The season 11 premiere introduces a new, very powerful face into the mix: Amara, who will come to play a major role in the season (and potentially more).
Eleven seasons in and the show delivers one of its best hours with this episode, which is told entirely from the perspective of the boys’ 1967 Chevrolet Impala.
Chuck is back and he’s … writing an autobiography? After years of speculation, this episode provides multiple answers surrounding Chuck’s identity and what he’s been up to.
Amara goes head-to-head with Lucifer in this episode, but here’s the twist: Lucifer is now in Castiel’s vessel. In other words, meet Cassifer.
It’s the brother-sister showdown we’ve been waiting for as Chuck finally tells Amara why he locked her away all those years ago.
The conclusion of the Chuck-Amara storyline isn’t the show’s strongest finale, but it does include crucial information for future seasons. Plus, there’s a very surprising return that will change everything for Sam and Dean.
The season 12 premiere is all about a major character return and the introduction of this season’s villains, the British Men of Letters.
Another creative hour, this episode tells a monster-of-the-week story Reservoir Dogs-style.
In terms of the show’s mythology, this episode cannot be missed as it involves the introduction of the Apocalypse World — where Sam and Dean were never born — a major character death (or two), and the birth of a Nephilim.
Lucifer’s son Jack was born in the season 12 finale but instantly became a teenager. It’s not until the season 13 premiere, however, that fans get to see him for the first time with the reveal that while his body aged, his mind did not. That makes his limitless power even more dangerous, as he’s basically a baby with no knowledge of the world or his place in it. Thankfully he’s got Sam, Dean, and Castiel as his surrogate fathers — talk about an upgrade from Lucifer.
After 13 years, there’s not much supernatural real estate that this series hasn’t tackled. But it’s not until this episode that the show attempts to explain what happens to angels and demons after they’re killed through the lens of deceased killed Castiel — after Jack unknowingly uses his powers to wake him up. Meet: The Big Empty.
Castiel’s return in this episode is big, but it’s actually Billie’s level up from Reaper to Death that makes this hour essential viewing. Plus, Dean’s willingness to literally kill himself shows just how dire things have gotten for him after many, many years of losing.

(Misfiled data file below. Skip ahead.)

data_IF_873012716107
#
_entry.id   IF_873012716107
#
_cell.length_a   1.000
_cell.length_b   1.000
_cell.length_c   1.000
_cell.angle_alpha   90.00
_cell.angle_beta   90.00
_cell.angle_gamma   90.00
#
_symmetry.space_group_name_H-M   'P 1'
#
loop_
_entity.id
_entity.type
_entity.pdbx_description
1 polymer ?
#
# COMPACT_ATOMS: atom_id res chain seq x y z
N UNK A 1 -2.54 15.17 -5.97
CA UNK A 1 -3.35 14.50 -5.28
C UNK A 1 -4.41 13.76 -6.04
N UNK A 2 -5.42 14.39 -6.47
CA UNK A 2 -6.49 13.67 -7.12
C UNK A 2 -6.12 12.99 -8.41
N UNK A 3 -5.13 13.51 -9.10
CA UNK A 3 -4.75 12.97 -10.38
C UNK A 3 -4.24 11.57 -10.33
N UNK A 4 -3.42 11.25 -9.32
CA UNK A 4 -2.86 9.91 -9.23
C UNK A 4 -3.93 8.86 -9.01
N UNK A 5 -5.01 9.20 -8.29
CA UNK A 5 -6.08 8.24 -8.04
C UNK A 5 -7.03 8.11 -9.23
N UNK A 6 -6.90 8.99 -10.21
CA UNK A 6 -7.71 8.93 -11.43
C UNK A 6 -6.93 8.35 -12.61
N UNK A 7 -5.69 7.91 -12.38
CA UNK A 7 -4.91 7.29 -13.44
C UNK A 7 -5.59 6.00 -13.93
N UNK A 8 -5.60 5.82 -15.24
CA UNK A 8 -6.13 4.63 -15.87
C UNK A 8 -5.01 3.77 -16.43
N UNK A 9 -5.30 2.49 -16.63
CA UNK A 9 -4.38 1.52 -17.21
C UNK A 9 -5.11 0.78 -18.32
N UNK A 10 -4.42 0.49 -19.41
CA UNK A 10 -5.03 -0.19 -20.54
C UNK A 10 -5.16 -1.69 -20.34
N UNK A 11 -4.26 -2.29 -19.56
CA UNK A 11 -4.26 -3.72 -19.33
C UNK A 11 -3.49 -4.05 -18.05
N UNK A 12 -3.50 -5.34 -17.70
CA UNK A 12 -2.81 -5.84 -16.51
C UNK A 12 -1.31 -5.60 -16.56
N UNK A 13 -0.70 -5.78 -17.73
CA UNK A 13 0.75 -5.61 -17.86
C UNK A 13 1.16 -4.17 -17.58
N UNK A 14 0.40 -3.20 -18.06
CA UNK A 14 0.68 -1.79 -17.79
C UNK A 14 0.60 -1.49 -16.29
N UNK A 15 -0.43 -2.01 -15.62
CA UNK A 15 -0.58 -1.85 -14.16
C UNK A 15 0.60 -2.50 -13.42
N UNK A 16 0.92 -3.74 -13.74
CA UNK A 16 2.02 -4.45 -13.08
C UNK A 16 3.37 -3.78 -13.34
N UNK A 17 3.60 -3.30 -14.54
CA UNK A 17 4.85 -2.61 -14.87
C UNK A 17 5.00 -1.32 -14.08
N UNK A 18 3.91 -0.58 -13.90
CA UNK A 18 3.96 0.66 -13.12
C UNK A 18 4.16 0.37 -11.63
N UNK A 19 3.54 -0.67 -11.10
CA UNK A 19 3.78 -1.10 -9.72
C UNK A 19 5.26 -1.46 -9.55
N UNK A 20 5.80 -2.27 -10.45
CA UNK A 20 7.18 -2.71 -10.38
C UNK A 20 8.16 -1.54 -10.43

This epic animated crossover with Scooby-Doo deserves to be watched over and over … and over … and over …
Never trust a Trickster. If there’s one lesson that Supernatural’s Gabriel has taught over the years, it’s that one. But Sam and Dean constantly have to relearn it every time Gabriel comes back into play, and this time, they learn the true story about his history, his “death,” and his identity. This episode is the perfect companion to season 5’s “Hammer of the Gods.”
Years and countless death scenes still don’t make watching a Winchester die any easier. And this episode’s bloody, violent, and sudden death scene ranks as one of the most brutal ways a Winchester has died yet. Supernatural went full gore for this one, earning its legacy as an essential episode.
It took seven seasons but this finale finally delivers payoff for an idea first introduced back in season 4 … with horrible consequences. This episode proves that Supernatural isn’t above playing the long game with Chekhov’s gun.
Come for the very metal episode name, stay to watch Ackles’ best performance as Michael-possessing-Dean.
It’s the reunion you’ve been waiting for: Jeffrey Dean Morgan returns as John Winchester in Supernatural’s 300th episode. Watching Sam, Dean, John, and Mary share a meal together after all these years will definitely leave you in need of some tissues.
Supernatural pays tribute to another one of its fallen hunters as Jack spins further out of control and becomes even more estranged from the Winchesters.
God is back in the house! The question of “how much God actually cares about his creations” has hung over the show since angels and the apocalypse were first introduced in season 4. Now, the show has finally decided to answer that question and deliver one hell of a twist as Sam and Dean race to stop Jack.